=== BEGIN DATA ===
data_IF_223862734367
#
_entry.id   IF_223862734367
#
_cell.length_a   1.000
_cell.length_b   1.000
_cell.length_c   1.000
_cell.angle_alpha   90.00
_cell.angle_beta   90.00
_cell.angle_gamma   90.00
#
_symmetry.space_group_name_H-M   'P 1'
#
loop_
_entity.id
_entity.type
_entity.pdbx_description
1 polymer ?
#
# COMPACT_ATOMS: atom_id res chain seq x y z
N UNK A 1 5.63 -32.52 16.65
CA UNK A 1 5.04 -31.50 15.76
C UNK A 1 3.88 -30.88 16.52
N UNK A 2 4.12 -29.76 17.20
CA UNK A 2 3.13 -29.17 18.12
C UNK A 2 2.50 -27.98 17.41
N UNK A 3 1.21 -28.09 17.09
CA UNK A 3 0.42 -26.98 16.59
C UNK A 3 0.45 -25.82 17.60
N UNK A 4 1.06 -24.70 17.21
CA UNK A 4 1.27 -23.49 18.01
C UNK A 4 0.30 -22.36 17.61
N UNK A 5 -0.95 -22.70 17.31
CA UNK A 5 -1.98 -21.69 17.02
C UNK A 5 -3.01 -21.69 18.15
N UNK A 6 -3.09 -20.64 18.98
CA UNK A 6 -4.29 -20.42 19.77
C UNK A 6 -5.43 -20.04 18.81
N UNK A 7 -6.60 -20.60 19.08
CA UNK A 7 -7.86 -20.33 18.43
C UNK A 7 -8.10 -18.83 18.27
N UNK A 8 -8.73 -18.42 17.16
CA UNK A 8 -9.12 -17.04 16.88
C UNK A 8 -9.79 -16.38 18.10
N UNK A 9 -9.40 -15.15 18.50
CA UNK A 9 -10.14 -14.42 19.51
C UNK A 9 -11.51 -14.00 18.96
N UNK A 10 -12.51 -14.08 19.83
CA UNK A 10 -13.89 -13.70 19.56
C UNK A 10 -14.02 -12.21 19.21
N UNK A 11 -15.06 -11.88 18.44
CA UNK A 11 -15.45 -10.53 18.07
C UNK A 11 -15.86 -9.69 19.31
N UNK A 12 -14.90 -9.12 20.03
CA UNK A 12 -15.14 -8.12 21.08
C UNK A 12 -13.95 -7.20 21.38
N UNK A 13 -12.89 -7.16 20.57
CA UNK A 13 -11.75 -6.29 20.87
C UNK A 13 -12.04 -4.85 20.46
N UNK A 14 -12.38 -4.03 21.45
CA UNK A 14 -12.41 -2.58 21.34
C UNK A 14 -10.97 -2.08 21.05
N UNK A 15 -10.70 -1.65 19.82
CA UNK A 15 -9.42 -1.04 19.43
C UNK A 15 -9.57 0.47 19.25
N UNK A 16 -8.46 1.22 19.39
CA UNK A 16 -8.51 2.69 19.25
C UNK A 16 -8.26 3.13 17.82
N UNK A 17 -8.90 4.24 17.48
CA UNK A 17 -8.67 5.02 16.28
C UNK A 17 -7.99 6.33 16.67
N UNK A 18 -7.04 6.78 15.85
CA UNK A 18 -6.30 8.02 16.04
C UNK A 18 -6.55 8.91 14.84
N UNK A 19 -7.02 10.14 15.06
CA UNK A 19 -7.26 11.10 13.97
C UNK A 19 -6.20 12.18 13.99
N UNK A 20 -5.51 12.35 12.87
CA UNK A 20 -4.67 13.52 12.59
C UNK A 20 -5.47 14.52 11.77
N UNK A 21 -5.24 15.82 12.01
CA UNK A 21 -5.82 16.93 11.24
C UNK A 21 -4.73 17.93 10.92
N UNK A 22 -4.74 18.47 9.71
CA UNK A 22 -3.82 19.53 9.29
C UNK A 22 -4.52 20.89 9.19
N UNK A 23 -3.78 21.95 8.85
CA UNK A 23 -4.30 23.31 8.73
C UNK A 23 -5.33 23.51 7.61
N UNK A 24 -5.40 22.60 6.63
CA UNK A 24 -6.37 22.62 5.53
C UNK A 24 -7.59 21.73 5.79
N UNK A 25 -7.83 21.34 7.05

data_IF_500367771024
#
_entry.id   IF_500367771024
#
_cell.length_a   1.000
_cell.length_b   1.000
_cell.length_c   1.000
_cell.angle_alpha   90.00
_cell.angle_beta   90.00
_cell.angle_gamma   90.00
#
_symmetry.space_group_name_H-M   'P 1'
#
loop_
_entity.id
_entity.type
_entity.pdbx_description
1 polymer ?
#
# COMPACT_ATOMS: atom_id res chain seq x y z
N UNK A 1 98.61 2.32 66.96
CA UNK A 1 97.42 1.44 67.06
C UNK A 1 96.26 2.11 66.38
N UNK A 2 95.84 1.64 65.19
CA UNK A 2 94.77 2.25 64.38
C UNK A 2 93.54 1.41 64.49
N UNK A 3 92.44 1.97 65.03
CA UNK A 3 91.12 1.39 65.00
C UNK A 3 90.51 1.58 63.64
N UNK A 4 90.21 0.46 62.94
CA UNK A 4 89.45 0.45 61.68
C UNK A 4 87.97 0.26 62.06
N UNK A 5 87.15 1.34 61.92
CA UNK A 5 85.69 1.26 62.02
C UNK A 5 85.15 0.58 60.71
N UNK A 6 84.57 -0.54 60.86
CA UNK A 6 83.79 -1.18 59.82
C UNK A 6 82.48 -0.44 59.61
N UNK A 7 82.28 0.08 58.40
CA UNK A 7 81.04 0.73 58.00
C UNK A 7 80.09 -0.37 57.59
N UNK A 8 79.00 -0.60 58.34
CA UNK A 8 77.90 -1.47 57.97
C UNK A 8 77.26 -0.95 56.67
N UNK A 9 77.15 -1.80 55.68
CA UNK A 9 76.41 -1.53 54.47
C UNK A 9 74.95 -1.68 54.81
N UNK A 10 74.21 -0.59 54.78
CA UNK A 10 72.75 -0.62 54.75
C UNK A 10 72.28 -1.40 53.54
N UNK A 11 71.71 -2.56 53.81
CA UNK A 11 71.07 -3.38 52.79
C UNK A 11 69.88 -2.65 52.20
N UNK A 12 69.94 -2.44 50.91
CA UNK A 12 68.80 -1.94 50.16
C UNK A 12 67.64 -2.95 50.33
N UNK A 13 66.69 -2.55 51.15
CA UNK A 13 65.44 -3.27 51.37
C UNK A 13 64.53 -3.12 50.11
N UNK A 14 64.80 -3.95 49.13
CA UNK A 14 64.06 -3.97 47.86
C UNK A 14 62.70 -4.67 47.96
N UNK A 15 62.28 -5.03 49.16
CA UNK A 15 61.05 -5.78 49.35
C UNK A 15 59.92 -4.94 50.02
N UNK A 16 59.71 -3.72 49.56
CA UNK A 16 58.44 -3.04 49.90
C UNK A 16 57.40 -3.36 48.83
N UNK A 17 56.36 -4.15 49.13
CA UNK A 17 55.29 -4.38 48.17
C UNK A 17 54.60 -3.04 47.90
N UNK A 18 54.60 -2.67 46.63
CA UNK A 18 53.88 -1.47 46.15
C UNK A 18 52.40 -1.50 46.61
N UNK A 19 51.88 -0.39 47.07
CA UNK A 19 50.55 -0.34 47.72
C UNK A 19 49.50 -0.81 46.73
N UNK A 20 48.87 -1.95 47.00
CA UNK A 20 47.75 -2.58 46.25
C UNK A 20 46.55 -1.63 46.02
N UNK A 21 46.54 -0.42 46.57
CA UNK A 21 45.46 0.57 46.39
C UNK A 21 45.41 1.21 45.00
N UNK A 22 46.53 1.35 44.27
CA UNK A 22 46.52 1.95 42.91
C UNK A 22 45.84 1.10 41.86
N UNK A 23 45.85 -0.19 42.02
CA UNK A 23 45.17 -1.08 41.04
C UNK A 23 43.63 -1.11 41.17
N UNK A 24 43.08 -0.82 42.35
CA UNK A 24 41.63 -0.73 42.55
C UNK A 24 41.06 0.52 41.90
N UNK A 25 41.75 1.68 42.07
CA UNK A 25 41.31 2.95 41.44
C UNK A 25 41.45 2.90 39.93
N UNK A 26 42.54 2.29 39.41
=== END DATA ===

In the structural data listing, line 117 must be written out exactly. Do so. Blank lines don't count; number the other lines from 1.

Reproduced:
N UNK A 2 95.84 1.64 65.19